Gibson GG, Rostami-Hodjegan A: Modelling and simulation in prediction of human xenobiotic absorption, distribution, metabolism and excretion (ADME): in vitro-in vivo extrapolations (IVIVE). Xenobiotica. 2007, 37: 1013-1014. 10.1080/00498250701649873.
Parrott N, Jones H, Paquereau N, Lavé T: Application of full physiological models for pharmaceutical drug candidate selection and extrapolation of pharmacokinetics to man. Basic Clin Pharmacol Toxicol. 2005, 96: 193-199. 10.1111/j.1742-7843.2005.pto960308.x.
Reddy MB: Physiologically Based Pharmacokinetic Modeling: Science And Applications. 2005, Wiley Interscience: John Wiley & Sons, Inc
Jones HM, Parrott N, Jorga K, Lavé T: A Novel Strategy for Physiologically Based Predictions of Human Pharmacokinetics. Clin Pharmacokinet. 2006, 32: 511-542. 10.2165/00003088-200645050-00006.
De Buck SS, Sinha VK, Fenu LA, Nijsen MJ, Mackie CE, Gilissen RA: Prediction of Human Pharmacokinetics Using Physiologically Based Modelling: A Retrospective Analysis of 26 Clinically Tested Drugs. Drug Metab Dispos. 2007, 1766-1780. 10.1124/dmd.107.015644.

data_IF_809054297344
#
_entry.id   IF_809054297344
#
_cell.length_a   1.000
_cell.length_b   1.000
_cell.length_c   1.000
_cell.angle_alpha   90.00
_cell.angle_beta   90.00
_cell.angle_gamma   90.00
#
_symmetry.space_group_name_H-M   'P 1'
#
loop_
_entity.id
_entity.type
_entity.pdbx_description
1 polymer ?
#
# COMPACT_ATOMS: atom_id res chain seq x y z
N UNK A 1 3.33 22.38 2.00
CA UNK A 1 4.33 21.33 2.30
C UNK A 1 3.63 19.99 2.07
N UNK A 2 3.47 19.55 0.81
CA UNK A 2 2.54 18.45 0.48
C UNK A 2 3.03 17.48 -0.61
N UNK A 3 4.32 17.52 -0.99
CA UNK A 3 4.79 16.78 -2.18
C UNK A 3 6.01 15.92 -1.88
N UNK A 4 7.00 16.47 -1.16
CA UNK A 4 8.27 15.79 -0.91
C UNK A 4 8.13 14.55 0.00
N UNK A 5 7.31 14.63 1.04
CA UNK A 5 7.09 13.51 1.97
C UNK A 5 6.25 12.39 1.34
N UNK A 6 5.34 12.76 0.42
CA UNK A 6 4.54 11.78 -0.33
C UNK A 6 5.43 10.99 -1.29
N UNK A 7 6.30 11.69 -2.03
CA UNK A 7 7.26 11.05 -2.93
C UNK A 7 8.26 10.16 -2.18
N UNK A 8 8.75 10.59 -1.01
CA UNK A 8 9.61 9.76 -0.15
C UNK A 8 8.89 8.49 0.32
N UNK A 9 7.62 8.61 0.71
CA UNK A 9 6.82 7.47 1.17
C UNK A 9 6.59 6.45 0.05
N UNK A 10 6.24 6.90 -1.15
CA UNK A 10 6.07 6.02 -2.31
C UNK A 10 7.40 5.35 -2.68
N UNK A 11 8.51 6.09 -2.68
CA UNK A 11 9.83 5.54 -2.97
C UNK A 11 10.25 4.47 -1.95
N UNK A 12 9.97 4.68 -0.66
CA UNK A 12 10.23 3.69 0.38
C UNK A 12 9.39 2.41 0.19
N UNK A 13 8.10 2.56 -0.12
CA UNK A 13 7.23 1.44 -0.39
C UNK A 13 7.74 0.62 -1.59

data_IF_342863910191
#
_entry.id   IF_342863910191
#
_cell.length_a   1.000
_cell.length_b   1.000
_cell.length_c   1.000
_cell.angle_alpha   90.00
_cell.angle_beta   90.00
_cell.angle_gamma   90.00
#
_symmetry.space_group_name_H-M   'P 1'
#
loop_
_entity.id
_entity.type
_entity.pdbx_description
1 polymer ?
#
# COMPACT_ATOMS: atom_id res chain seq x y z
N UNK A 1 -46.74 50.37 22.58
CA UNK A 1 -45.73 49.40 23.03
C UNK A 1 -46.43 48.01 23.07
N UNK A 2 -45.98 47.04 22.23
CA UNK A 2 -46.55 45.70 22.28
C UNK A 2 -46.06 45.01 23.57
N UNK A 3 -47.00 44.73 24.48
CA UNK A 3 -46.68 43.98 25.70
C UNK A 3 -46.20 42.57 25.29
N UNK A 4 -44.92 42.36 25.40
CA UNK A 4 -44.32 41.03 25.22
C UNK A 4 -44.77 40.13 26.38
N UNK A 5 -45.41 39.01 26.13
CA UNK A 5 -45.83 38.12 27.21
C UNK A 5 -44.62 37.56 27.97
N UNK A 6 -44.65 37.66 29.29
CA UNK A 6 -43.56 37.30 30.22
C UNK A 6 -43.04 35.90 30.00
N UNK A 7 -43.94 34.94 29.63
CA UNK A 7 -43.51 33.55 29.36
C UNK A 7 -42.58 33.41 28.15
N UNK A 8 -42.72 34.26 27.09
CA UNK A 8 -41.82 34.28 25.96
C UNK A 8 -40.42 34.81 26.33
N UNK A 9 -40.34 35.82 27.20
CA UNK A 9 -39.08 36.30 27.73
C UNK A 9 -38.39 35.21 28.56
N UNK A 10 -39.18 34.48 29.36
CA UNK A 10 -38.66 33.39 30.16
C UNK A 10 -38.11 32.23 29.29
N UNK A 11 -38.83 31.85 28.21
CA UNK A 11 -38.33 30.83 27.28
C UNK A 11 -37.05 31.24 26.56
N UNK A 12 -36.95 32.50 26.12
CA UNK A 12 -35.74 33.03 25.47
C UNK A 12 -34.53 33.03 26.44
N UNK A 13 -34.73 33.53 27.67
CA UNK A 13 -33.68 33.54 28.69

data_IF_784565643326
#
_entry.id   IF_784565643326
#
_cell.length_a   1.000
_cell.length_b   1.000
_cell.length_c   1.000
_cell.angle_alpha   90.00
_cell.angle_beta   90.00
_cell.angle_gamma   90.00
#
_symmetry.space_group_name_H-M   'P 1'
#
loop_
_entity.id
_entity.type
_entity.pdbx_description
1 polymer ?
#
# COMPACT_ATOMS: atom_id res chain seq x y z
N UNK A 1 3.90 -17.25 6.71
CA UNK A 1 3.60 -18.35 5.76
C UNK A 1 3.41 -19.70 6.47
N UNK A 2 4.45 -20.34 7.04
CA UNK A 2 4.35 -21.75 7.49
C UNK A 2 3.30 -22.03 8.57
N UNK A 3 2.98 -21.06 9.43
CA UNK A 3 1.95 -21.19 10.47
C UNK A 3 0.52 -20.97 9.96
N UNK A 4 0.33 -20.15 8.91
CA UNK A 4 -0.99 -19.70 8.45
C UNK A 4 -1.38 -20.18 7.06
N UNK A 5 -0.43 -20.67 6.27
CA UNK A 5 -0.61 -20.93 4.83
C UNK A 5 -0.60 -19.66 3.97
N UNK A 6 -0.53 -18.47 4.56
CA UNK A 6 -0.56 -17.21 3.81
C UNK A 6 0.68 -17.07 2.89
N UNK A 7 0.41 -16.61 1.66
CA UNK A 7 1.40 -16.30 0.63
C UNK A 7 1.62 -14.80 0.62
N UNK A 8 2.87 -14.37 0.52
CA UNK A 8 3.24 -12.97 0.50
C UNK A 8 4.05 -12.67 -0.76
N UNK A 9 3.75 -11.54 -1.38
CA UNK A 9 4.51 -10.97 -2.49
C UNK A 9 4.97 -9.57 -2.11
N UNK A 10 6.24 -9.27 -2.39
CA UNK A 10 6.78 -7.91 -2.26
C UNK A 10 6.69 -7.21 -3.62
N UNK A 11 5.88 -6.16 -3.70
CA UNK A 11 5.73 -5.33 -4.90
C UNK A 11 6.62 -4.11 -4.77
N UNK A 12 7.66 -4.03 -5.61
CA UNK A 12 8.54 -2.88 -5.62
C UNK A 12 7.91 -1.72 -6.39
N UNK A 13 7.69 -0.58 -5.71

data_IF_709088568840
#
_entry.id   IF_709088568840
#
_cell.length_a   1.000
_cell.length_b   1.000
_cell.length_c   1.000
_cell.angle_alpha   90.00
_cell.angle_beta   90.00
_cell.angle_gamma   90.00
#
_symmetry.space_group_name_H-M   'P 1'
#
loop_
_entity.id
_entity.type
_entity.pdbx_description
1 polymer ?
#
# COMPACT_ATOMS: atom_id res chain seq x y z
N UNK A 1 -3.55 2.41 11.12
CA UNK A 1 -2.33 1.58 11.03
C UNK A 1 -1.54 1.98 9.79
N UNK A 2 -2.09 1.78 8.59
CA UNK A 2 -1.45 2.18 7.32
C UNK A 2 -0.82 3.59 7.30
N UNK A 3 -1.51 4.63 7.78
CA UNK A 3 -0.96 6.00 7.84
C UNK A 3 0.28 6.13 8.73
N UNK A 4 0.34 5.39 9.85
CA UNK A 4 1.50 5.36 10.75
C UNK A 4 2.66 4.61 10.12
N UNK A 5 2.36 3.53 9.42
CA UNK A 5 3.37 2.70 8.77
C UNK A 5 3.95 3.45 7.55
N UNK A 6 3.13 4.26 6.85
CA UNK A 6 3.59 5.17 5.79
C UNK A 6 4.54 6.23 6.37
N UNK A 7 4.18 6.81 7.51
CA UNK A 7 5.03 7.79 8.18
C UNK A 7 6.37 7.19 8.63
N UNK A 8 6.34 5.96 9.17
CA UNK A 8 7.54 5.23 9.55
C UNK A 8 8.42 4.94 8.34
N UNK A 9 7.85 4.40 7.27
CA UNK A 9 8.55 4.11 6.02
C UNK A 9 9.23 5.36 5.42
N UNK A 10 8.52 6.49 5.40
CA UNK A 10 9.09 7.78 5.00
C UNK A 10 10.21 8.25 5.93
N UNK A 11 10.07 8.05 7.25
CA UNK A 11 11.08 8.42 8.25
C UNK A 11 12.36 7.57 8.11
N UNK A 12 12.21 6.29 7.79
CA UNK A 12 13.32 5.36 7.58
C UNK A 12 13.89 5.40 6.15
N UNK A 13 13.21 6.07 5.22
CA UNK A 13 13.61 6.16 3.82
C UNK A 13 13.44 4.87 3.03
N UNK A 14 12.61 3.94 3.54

Björkman S: Reduction and lumping of physiologically based pharmacokinetic models: prediction of the disposition of fentanyl and pethidine in humans by successively simplified models. J Pharmacokinet Pharmacodyn. 2003, 30: 285-307. 10.1023/A:1026194618660.
Rodgers T, Rowland M: Mechanistic approaches to volume of distribution predictions: understanding the processes. Pharm Res. 2007, 24: 918-933. 10.1007/s11095-006-9210-3.
Sawada Y, Hanano M, Sugiyama Y, Iga T: Prediction of the disposition of nine weakly acidic and six weakly basic drugs in humans from pharmacokinetic parameters in rats. J Pharmacokinet Biopharm. 1985, 13: 477-492. 10.1007/BF01059331.